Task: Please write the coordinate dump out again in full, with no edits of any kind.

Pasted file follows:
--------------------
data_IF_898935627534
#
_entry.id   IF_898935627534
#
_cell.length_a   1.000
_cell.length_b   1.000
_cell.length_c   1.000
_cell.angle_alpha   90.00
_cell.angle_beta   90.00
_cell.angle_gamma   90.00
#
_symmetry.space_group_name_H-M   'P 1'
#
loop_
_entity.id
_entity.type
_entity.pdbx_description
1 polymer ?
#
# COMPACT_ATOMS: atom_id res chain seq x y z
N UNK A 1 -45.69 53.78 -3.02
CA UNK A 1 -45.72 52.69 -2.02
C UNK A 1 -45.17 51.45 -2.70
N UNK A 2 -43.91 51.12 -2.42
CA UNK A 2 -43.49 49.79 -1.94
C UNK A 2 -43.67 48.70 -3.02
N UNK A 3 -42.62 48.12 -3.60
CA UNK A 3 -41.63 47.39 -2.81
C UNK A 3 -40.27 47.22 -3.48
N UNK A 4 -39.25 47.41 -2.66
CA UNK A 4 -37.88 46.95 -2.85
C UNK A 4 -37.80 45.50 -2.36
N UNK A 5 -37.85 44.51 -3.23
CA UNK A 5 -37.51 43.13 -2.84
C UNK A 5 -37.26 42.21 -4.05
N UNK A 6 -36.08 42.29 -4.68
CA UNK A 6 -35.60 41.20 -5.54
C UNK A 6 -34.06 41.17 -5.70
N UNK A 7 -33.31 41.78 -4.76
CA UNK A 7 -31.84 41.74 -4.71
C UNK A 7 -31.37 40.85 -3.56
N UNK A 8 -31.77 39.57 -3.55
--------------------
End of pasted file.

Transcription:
data_IF_898935627534
#
_entry.id   IF_898935627534
#
_cell.length_a   1.000
_cell.length_b   1.000
_cell.length_c   1.000
_cell.angle_alpha   90.00
_cell.angle_beta   90.00
_cell.angle_gamma   90.00
#
_symmetry.space_group_name_H-M   'P 1'
#
loop_
_entity.id
_entity.type
_entity.pdbx_description
1 polymer ?
#
# COMPACT_ATOMS: atom_id res chain seq x y z
N UNK A 1 -45.69 53.78 -3.02
CA UNK A 1 -45.72 52.69 -2.02
C UNK A 1 -45.17 51.45 -2.70
N UNK A 2 -43.91 51.12 -2.42
CA UNK A 2 -43.49 49.79 -1.94
C UNK A 2 -43.67 48.70 -3.02
N UNK A 3 -42.62 48.12 -3.60
CA UNK A 3 -41.63 47.39 -2.81
C UNK A 3 -40.27 47.22 -3.48
N UNK A 4 -39.25 47.41 -2.66
CA UNK A 4 -37.88 46.95 -2.85
C UNK A 4 -37.80 45.50 -2.36
N UNK A 5 -37.85 44.51 -3.23
CA UNK A 5 -37.51 43.13 -2.84
C UNK A 5 -37.26 42.21 -4.05
N UNK A 6 -36.08 42.29 -4.68
CA UNK A 6 -35.60 41.20 -5.54
C UNK A 6 -34.06 41.17 -5.70
N UNK A 7 -33.31 41.78 -4.76
CA UNK A 7 -31.84 41.74 -4.71
C UNK A 7 -31.37 40.85 -3.56
N UNK A 8 -31.77 39.57 -3.55